MCL Sprain

The medial collateral ligament (MCL), a band of tissue present on the inside of your knee joint, connects your thigh bone and shin bone (bone of your lower leg). The MCL maintains the integrity of the knee joint and prevents it from bending inward.

Meniscal Injuries

The meniscus is a small, "c" shaped piece of cartilage in the knee. Each knee consists of two menisci, medial meniscus on the inner aspect of the knee and the lateral meniscus on the outer aspect of the knee. The medial and lateral meniscus act as cushion between the thigh bone (femur) and shin bone (tibia). The meniscus has no direct blood supply and for that reason, when there is an injury to the meniscus, healing cannot take place. The meniscus acts like a "shock absorber" in the knee joint.

Meniscal Tears

Meniscus tear is the commonest knee injury in athletes, especially those involved in contact sports. A suddenly bend or twist in your knee cause the meniscus to tear. This is a traumatic meniscus tear. Elderly people are more prone to degenerative meniscal tears as the cartilage wears out and weakens with age. The two wedge-shape cartilage pieces' present between the thighbone and the shinbone are called meniscus. They stabilize the knee joint and act as "shock absorbers".

Ligament Injuries

The knee is a complex joint which consists of bone, cartilage, ligaments and tendons that make joint movements easy and at the same time more susceptible to various kinds of injuries.

Multiligament Instability

Sometimes, knee pain due to other injuries results in involuntary movements that give the sensation of instability. A thorough examination by an experienced doctor is very crucial for the correct diagnosis of multiligament instability.

Usually grade I (mild tear) and grade II (partial tear) multiligament injuries are treated conservatively with rest, ice, compression and elevation. But, treatment of grade III (complete tear) multiligament injuries requires surgery.

Knee Arthritis

Arthritis is a general term covering numerous conditions where the joint surface or cartilage wears out. The joint surface is covered by a smooth articular surface that allows pain free movement in the joint. This surface can wear out for several reasons; often the definite cause is not known.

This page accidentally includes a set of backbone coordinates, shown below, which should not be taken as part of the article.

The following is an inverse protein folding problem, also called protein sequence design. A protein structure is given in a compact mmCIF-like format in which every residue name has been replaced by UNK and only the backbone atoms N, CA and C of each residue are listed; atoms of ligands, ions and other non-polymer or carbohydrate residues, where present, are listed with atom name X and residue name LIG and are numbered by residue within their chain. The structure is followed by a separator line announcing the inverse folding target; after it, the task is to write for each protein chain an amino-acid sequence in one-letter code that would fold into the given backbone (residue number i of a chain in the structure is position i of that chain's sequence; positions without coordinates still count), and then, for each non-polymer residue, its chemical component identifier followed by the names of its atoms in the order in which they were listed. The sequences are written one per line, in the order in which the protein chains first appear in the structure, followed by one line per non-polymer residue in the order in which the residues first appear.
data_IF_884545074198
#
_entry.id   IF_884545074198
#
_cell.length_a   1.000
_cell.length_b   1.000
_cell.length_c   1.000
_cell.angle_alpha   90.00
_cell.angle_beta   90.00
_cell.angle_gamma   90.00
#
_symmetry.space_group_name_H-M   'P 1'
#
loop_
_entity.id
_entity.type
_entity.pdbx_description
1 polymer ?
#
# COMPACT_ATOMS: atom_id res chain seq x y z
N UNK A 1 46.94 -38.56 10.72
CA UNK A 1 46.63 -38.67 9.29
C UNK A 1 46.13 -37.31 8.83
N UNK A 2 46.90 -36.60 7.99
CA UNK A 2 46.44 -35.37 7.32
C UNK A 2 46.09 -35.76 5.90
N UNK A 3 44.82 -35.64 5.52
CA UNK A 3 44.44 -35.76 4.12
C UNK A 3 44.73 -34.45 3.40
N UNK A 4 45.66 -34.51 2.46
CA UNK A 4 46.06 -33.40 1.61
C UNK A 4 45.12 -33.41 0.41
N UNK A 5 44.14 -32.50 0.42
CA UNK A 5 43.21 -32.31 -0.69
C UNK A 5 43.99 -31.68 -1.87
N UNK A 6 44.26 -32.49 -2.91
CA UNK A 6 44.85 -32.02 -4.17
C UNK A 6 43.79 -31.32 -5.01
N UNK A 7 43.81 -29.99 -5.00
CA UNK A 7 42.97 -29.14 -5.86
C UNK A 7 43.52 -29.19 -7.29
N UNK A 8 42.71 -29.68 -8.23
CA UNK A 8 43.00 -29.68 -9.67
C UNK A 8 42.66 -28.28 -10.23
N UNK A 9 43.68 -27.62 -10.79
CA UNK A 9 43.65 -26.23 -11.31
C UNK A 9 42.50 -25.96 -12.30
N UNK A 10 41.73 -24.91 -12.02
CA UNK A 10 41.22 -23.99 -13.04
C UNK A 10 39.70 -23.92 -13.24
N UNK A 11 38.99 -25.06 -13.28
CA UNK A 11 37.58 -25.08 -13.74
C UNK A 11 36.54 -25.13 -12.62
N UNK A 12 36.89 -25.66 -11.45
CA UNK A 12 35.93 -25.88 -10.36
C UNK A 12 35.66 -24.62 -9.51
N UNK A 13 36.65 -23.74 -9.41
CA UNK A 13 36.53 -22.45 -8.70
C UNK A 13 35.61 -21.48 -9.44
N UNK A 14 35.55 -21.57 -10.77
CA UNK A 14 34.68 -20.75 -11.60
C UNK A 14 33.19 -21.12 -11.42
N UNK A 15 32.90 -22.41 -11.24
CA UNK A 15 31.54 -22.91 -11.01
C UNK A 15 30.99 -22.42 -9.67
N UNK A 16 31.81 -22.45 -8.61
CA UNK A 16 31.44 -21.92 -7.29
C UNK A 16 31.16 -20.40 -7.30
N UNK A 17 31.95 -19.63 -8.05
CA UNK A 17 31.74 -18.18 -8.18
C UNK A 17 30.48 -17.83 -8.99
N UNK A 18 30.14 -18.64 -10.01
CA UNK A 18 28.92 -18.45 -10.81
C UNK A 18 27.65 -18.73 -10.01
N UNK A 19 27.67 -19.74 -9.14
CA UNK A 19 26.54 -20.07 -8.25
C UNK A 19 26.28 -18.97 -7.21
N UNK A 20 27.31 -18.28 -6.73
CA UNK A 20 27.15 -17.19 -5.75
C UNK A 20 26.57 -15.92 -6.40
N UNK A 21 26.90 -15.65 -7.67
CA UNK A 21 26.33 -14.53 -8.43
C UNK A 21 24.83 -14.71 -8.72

Patellar Dislocation/Patellofemoral Dislocation

Patella (knee cap) is a protective bone attached to the quadriceps muscles of the thigh by quadriceps tendon. Patella attaches with the femur bone and forms a patellofemoral joint. Patella is protected by a ligament which secures the kneecap from gliding out and is called as medial patellofemoral ligament (MPFL).

PCL Injuries

Posterior cruciate ligament (PCL), one of four major ligaments of the knee are situated at the back of the knee. It connects the thighbone (femur) to the shinbone (tibia). The PCL limits the backward motion of the shinbone.

Chondral (Articular Cartilage Defects)

Articular or hyaline cartilage is the tissue lining the surface of the two bones in the knee joint. Cartilage helps the bones move smoothly against each other and can withstand the weight of the body during activities such as running and jumping. Articular cartilage does not have a direct blood supply to it so has less capacity to repair itself. Once the cartilage is torn it will not heal easily and can lead to degeneration of the articular surface, leading to development of osteoarthritis.

Patellar Instability

Patellar (knee cap) instability results from one or more dislocations or partial dislocations (subluxations). Patella is the small piece of bone in front of the knee that slides up and down the femoral groove (groove in the femur bone) during bending and stretching movements. The ligaments on the inner and outer sides of patella hold it in the femoral groove and avoid dislocation of patella from the groove.

Patella Fracture

The knee cap or patella is the largest sesamoid bone in the body and one of the components of the knee joint, present at the front of the knee. The undersurface of the kneecap and the lower end of the femur are coated with articular cartilage, which helps in smooth movement of the knee joint. The knee cap protects the knee and provides attachment to various muscle groups of the thigh and leg. Fracture of knee cap is rare and is more common in adult males.

Recurrent Patella Dislocation

Patellar dislocation occurs when the knee cap slides out of the trochlea. When dislocation of the patella occurs on more than one occasion, it is referred to as recurrent patellar dislocation. The risk of further dislocation increases to almost 70% to 80% after two episodes of dislocation.

Quadriceps Tendon Rupture

Quadriceps tendon is a thick tissue located at the top of the kneecap. The quadriceps tendon works together with the quadriceps muscles to allow us to straighten our leg. The quadriceps muscles are the muscles located in front of the thigh.

Quadriceps tendon rupture most commonly occurs in middle-aged people who participate in sports which involve jumping and running.

Patella Tendon Rupture

Patella tendon rupture is the rupture of the tendon that connects the patella (knee cap) to the top portion of the tibia (shin bone). The patellar tendon works together with the quadriceps muscle and the quadriceps tendon to allow your knee to straighten out.

Tibial Eminence Spine Avulsions